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from the same degree of impartiaktyway, otherwise the inquirer will be in and application.--Opinions, then, do volved in criminality, all inquiry becomes not fall within the province of legisla- pot only useless but foolish. This appretion:

hension of the consequences of research

once extended eren to natural philoso“ The allurements and the menaces of phy; and there is little doubt that it may power are alike incapable of establishing be justly charged by moral science with opinions in the mind, or eradicating those inuch of the slowness of its progress. If which are already there. They may the former has long since emancipated draw hypocritical professions from avarice itself from this error, the latter still conand ambition, or extort verbal renuncia- fessedly labours under its oppression. The tions from fear and feebleness ; but this intellect is still intimidated into a deseris all they can accomplish. The way to tion of every track which appears to lead alter belief is not to address motives to to conclusions at variance with the prethe will, but arguments to the intellect. scribed modes of thinking : To do otherwise, to apply rewards and punishments to opinions, is as absurd as Lest their own judgments should become

“Men grow pale to raise men to the peerage for their ruddy complexions, to whip them for the And their free thoughts be crimes, and

too bright, gout, and hang them for the scrofula."

earth have too much light." P. 70.

Pp. 74, 75. The Essayist distinguishes, at the

The same error has probably beca same time, between the innocence of the man and the harmlessness of his one principal cause of requiring suland expressing them : the expression trines, in order to qualify the aspirant views, and between holding opinions scriptions to a long list of abstrase,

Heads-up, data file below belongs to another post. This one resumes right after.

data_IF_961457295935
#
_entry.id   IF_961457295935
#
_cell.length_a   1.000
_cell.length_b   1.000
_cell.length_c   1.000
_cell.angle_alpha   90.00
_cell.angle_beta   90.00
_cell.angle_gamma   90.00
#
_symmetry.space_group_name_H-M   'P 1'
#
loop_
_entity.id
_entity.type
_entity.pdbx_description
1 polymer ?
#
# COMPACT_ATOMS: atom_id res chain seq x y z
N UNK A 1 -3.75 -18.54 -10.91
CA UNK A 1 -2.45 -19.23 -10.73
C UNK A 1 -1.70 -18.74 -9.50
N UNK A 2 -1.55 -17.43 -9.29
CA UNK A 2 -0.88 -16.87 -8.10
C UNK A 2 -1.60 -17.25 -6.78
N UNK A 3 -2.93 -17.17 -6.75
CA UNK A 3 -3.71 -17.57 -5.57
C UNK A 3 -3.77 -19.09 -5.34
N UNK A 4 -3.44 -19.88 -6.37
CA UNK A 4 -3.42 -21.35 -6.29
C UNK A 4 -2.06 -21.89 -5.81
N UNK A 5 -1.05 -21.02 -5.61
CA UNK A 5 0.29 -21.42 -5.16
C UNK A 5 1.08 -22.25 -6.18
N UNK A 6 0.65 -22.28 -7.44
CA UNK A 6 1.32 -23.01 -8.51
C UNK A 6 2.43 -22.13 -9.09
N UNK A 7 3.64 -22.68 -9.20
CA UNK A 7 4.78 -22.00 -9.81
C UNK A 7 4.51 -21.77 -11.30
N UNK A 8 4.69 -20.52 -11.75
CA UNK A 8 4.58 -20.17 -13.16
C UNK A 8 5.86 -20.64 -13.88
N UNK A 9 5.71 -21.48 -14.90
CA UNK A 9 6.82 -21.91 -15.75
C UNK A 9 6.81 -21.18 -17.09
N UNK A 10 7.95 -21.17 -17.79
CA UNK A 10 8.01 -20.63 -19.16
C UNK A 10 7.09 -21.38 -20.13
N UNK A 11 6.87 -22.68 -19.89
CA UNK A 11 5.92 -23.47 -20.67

complex, and often unintelligible docof opinions is always a voluntary act, and, being neutral in itself, may be not only for ecclesiastical, but even

for civil and military offices. The commendable or reprehensible according to the circumstances in which it has been the attempt to regulate men's

most fatal consequence of the error takes place. The author treats, in Section VIII., tion and punishment. All religions

ereeds by the application of intimidaOn the Evil Consequences of the common Errors on this Subject.” One persecutors have been more or less acof its most obvious effects has been Even the victims themselves appear,

tuated by the mischievous principle. to draw mankind from an attention to in many instances, not to have called moral conduct, and to lead them to in question the right of persecution, regard the belief of certain tenets as but only the propriety of its exercise far more deserving of approbation on their own persons. In reading the than a course of the most consistent history of intolerance, our pity for the virtue :

sufferers is often neutralized by a de“ The error under consideration has testation of their principles, by, a also produced much secret misery, by knowledge that they would have inloading the minds of the timid and con- flieted equal tortures on their adverscientious with the imaginary guilt of saries had they had equal power ; and with horror while they could not avoid all that is left for us to do is to mourn them. What is still worse, it has fre- over the degradation of our common quently alarmed the inquirer into an nature. abandonment of the pursuit of truth. Other causes may have mingled Under a confused supposition of crimi- their influence in persecution. There nality in the belief of particular doctriues, seems to be a principle inherent in men have with reason been deterred from the nature of man that leads him to examining evidence, lest it should irre- seek for the approbation of his fellowsistibly lead them to views which it might creatures, not only in his actions but be culpable to entertain. If it is really in his modes of thinking. Hence he true, indeed, that the least deviation is uneasy under dissent and disagreefrom a given line of opinion will be attended with guilt, the only safe course